Volume 24 1915 > Volume 24, No.95 > Review[s], p 113-115
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“PELE AND HIIAKA,” a myth from Hawaii. By N. B. Emerson. Published by the Honolulu Star-Bulletin, Limited, 1915.

“LEGENDS OF OLD HONOLULU.” By W. D. Westervelt. Published by the press of Geo. H. Ellis Co., Boston, U.S.A.

WE have received from our fellow member, Mr. W. D. Westervelt, copies of the above two works, which we desire to bring under the notice of our members, for the reason that any thing that relates to the Polynesian Race should be known to them, although these two works are local, and deal with some of the traditions of the Hawaiian Islands alone.

The first thing that strikes us is that little or nothing of the legends here gathered is known outside the Islands from whence they originated. Whilst this is the case generally, there are points here and there where we come across some attenuated references to legends to be found in other parts of Polynesia; but on the whole these points of contact are few and far between. Dr. Emerson's work, which runs into 250 pages, is the story of Pele, the goddess presiding over the celebrated volcano of Kilauea on the island of Hawaii. It is in the form of a series of poems with recitative interludes, very much, in that respect, like the Rarotongan story of Ono-kura, which is equally long, and of the same type of song and recitative.

Those who have attempted the translation of Polynesian poems know the difficulty of translating into English these ancient compositions, and we think Dr. Emerson has made a great success in his rendering of the Native version into readable English. To understand these compositions, it is necessary for the translator to place himself in the same mental attitude as the composer, i.e., he must think in the language in which they are composed in order to get the meaning of the poem, and then put the translation into English that shall be understood. This means that a literal translation is not always to be followed. This is the course Dr. Emerson has followed, and without deviating from the original too much, has given us a readable story that well illustrates the Polynesian order of mind.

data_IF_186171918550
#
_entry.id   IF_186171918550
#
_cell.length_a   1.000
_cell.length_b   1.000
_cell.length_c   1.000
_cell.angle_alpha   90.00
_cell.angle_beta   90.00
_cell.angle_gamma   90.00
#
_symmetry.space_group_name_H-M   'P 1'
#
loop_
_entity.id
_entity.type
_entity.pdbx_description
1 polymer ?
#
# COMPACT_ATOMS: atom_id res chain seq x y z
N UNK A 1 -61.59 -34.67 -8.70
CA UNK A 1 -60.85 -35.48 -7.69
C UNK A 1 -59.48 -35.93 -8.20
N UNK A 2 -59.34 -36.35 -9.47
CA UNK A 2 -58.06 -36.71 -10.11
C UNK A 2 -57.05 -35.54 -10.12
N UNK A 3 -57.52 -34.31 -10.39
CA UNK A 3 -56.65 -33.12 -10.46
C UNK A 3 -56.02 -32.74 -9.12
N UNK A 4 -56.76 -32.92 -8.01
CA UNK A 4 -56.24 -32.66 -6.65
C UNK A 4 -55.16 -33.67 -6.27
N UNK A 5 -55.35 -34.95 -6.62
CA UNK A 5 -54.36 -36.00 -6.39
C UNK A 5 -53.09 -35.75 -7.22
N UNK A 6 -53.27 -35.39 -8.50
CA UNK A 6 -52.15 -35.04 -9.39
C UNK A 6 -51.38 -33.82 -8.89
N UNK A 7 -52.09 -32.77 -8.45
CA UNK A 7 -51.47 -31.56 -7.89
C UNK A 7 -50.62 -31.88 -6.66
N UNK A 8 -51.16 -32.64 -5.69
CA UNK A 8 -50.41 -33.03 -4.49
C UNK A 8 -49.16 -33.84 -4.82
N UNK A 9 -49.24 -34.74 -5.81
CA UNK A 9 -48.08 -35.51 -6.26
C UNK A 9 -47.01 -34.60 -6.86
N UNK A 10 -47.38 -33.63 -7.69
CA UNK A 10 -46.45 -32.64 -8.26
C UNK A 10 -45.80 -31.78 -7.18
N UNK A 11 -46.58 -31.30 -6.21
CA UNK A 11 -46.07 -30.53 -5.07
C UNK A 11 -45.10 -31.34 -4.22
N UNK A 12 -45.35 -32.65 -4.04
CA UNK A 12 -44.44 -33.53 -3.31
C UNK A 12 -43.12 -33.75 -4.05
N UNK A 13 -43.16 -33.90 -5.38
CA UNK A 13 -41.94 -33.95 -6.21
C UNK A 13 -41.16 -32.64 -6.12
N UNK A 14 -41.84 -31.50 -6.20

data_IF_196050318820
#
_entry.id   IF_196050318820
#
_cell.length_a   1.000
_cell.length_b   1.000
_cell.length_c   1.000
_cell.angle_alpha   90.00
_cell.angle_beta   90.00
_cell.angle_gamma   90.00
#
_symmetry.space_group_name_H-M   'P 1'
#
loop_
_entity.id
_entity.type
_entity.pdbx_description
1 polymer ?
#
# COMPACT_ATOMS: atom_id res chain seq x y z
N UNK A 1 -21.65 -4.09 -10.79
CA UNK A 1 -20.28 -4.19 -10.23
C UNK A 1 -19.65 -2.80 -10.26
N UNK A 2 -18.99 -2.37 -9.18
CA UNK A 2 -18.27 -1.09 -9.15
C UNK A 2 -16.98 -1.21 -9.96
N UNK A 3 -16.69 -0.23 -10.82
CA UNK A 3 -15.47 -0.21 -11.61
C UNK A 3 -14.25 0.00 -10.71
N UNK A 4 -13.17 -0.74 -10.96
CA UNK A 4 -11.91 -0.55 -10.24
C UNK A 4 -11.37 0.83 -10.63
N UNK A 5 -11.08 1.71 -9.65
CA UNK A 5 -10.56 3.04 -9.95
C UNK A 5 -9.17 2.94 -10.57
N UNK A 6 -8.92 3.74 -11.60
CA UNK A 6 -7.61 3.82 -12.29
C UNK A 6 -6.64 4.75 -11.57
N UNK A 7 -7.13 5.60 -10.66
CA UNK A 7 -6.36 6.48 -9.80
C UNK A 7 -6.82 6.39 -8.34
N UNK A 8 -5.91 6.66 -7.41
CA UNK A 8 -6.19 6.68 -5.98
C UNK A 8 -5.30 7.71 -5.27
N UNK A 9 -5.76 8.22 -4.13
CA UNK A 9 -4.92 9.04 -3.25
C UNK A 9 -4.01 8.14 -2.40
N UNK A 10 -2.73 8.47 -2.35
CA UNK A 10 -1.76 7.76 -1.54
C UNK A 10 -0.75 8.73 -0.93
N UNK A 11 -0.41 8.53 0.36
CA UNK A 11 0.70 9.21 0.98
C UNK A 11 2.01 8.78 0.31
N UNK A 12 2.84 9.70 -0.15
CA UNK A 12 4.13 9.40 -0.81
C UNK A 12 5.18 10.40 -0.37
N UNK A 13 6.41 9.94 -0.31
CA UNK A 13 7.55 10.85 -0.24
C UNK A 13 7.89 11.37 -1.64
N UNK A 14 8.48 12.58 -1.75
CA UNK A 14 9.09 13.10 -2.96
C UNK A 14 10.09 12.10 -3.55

The story is in reality the adventures of Pele's sister Hiiaka in search of Lohiau, a young chief whom Pele desired as a husband; she meets with many adventures on the way, which offers an opportunity of exhibiting her supernatural powers. In the end Hiiaka secures the young chief for herself.

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We may point out that one of the points of contact with the traditions of Southern Polynesia is to be found in the name of Pele herself, for her full name is Pele-honua-mea, and this name by well-known letter changes, is the Maori Para-whenua-mea, which stands for some great convulsion of nature, which indeed does Pele herself, for she is the author of all the volcanic outbursts of Hawaii. Hiiaka also (although not known to the Maori in that form), means, when put into Maori, (Hiti-ata, or Whiti-ata), a phenomena of nature, i.e., the “Rising Morn.”

Again we find, in the account of the doings of Pele, on the first arrival of her party at the islands, when she landed at the north west group and passed from there to the south east on her way to her final home in the volcano of Kilauea, that we have the same story, or rather a modified form of it, of the adventures of Nga-Toro-i-rangi, who being benumbed by the cold of Tongariro, called to his sisters to send fire from Hawaiki, and on their doing so, the fires sprung up at various places along the way, which are now denoted by either hot springs or some other form of volcanic activity.

We are glad to see on page 115, note (21) that Nanai is an ancient name of Lanai Island, for this is the name given in one of the Rarotonga traditions to one of the islands of the Hawaiian Group, but in the southern dialect form—Ngangai.